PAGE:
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Connecticut prepares for recreational marijuana in Massachusetts

ENFIELD – The first recreational marijuana dispensary east of the Mississippi plans to open its doors in the coming weeks just over the Connecticut-Massachusetts border.

Connecticut residents will have quick and easy access to legal marijuana, with a short drive north on I-91.

NETA, the dispensary located in Northampton, Mass., has been getting ready for their recreational open date since taxpayers voted to legalize recreational marijuana nearly two years ago. It is not legal to smoke in public places in Massachusetts.

In recreational dispensaries, marijuana will be sold in many forms from flower, which is for smoking, to pills and edibles such as chocolates or gummies.

“We’re always happy to greet people from Connecticut,” said Leslie Laurie, regional director for NETA. “We’re so excited that we’re on the brink of being able to also offer services and products for those who are in not for medical reasons.”

Another dispensary, INSA, is preparing for a mid-November recreational opening date in Easthampton, Mass.

“With the states in New England being the size that they are, we do expect a lot of people from Connecticut, Rhode Island, Vermont, New Hampshire, New York, to come and purchase products,” said Mark Zatyrka, CEO of INSA.

Zatyrka gave a tour to FOX61 of both of his locations – in Easthampton and in Springfield. In Easthampton, employees opened the doors to their “Bloom Room,” which reflects the fall season with 12 hours of light and twelve hours of darkness. After this stage, plants go to harvest and soon thereafter, to the shelves.

To enter the store, a recreational customer will need a valid government-issued ID proving he or she is over the age of 21. But, Connecticut residents will still need to follow Connecticut laws.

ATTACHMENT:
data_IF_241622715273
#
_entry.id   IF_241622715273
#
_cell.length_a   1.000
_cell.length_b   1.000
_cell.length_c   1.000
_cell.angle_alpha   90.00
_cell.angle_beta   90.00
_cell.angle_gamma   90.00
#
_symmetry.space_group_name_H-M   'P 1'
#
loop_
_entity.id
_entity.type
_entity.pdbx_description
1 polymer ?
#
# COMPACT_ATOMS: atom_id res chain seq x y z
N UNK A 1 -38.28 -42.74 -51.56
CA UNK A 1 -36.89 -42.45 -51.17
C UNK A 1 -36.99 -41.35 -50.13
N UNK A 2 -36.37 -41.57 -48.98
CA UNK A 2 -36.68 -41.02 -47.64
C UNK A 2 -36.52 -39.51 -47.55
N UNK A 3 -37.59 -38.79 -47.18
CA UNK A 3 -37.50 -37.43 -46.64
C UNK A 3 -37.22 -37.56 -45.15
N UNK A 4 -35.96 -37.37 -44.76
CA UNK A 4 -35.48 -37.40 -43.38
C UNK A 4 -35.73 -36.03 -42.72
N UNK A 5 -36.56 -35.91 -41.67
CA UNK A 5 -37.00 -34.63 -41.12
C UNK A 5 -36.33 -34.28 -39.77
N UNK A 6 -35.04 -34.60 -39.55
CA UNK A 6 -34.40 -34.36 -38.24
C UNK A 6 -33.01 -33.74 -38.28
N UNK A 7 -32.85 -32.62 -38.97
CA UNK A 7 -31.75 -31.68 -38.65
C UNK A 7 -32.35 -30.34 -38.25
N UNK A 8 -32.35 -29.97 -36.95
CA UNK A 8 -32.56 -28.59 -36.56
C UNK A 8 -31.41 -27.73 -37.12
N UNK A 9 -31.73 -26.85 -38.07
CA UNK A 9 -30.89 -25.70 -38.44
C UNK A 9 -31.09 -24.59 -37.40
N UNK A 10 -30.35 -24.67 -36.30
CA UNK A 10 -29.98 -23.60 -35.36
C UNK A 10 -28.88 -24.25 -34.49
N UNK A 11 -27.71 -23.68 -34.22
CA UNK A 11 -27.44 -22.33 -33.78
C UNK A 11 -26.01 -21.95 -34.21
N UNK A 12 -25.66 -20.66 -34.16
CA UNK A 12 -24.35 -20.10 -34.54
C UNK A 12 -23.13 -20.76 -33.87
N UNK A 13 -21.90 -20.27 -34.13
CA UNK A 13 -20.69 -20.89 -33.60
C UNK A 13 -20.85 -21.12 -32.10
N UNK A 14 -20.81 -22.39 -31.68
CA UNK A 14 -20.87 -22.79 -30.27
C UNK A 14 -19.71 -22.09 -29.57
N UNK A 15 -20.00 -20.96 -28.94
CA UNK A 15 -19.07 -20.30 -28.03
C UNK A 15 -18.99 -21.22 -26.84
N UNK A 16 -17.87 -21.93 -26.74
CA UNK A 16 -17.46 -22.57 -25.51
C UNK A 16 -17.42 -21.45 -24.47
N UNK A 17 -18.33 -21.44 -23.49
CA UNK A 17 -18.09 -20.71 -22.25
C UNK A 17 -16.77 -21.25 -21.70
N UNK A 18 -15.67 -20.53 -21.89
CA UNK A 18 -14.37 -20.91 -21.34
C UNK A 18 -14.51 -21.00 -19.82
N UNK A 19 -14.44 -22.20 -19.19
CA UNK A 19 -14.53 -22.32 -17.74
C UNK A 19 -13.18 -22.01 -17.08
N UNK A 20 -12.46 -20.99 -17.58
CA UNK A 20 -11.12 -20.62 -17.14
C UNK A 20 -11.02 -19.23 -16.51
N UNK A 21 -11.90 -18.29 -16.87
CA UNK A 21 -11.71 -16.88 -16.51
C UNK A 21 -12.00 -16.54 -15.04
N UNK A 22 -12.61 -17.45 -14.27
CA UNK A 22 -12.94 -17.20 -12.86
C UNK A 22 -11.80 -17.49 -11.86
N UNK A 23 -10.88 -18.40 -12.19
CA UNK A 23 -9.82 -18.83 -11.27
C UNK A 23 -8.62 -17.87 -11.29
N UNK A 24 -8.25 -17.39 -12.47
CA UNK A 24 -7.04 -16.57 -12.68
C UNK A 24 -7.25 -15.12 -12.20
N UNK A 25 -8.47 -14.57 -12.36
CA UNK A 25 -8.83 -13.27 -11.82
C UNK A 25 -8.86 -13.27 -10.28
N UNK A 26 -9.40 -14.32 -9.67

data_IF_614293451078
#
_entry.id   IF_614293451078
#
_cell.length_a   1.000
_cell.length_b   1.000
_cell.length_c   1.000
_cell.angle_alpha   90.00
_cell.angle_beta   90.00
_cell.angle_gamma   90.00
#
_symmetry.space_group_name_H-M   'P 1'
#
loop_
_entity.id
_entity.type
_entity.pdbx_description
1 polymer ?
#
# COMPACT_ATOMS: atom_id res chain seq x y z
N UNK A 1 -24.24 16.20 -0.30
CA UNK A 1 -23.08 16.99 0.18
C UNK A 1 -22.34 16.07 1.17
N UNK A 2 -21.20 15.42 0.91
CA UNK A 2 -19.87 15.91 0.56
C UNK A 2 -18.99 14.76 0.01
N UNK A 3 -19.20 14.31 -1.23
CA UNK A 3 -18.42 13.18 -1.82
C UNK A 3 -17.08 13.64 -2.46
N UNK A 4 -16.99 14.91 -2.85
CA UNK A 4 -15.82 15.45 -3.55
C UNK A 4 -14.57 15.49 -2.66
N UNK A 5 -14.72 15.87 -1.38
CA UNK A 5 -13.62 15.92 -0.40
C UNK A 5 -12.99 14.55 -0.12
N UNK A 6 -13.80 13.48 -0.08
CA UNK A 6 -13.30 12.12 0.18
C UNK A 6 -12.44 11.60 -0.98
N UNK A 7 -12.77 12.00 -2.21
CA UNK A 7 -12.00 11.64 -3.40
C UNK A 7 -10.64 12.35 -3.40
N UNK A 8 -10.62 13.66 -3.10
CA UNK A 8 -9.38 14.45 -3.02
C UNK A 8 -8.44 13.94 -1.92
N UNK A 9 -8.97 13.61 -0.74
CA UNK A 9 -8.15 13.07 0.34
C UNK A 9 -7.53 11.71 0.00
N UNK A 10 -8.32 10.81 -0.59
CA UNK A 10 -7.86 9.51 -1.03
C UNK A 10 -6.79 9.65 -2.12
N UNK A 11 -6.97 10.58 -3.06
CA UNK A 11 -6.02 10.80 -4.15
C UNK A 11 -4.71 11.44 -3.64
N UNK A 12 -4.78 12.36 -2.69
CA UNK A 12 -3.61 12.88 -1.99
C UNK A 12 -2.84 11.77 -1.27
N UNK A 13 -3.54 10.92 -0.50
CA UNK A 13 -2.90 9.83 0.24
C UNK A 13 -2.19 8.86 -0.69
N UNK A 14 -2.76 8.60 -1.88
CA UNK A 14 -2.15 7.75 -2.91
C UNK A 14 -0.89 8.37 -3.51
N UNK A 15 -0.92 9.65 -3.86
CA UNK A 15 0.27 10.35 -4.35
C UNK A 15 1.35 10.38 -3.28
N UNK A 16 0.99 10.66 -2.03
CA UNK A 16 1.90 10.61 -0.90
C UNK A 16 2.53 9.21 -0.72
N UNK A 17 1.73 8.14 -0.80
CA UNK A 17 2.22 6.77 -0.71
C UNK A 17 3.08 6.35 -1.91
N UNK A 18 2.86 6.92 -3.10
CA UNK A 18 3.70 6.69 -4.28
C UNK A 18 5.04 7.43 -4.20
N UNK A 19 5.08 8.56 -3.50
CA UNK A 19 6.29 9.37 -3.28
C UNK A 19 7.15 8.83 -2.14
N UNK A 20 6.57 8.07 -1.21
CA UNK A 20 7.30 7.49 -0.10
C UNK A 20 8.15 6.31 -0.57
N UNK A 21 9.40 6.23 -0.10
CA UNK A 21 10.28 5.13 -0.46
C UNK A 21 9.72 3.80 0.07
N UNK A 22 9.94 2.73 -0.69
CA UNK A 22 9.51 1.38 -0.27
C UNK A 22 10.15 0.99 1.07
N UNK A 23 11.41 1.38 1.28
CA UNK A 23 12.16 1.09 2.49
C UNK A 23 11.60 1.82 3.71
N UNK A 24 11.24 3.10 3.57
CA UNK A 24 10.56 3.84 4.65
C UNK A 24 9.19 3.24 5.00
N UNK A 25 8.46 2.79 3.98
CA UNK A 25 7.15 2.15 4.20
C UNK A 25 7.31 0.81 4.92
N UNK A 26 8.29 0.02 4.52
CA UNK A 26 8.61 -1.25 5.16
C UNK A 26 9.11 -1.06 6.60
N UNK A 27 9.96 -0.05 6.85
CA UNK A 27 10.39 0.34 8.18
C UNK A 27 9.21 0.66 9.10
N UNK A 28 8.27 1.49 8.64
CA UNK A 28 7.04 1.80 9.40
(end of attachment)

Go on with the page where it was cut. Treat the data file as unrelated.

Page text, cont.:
“By law, they can’t bring it back,” said Aaron Romano, a Bloomfield-based attorney. “But, they have access to it. So if you want it, you can go and get it.”

Romano said Connecticut residents should maintain common sense: do not to drive while intoxicated and do not cross the border with pot in the car. While Connecticut has decriminalized marijuana –meaning no prison time or criminal record for first-time possession of a small amount – residents could still get a ticket for possession of one-half ounce or less, or even jail time for possession of more than that.

“The laws of Massachusetts pertain in Massachusetts and the laws in Connecticut pertain in Connecticut,” said Alaric Fox, Chief of the Enfield Police Department.

Fox added that his department has a plan in place.

“In terms of our response, particularly as a border town, we have drug recognition experts within our cadre of police officers that are specifically trained to be able to detect intoxication by drugs other than alcohol,” he said.

Some people living in Enfield, just miles from legal pot, said they do not have a problem with it.

“Marijuana should have been legalized 40, 50 years ago,” said Jerrold Borstein, an Enfield resident.

Vietnam veteran, Anthony Rinaldi, agreed.

“I think it’s been long overdue to make it legal and put the dealers out of business,” said Rinaldi.

As for Connecticut State Police, while they are aware of this new Massachusetts law, they have no plans to make any changes and will continue, as always, to enforce Connecticut’s state laws.